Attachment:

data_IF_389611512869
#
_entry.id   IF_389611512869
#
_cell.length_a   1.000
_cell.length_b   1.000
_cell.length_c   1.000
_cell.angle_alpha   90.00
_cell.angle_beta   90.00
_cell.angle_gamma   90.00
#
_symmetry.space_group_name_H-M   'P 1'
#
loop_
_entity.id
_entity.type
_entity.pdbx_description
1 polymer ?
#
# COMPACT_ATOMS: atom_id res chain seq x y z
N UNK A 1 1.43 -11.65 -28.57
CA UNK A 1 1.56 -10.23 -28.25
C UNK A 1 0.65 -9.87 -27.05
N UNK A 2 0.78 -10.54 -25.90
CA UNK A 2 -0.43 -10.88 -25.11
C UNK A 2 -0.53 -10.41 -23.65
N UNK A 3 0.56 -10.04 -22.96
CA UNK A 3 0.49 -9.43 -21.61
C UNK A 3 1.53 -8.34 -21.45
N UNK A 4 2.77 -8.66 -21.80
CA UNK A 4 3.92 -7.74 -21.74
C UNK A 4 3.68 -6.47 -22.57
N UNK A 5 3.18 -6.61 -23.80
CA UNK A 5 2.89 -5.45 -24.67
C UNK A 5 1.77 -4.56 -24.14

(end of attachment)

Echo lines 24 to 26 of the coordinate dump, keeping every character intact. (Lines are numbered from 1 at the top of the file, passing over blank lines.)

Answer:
N UNK A 2 0.78 -10.54 -25.90
CA UNK A 2 -0.43 -10.88 -25.11
C UNK A 2 -0.53 -10.41 -23.65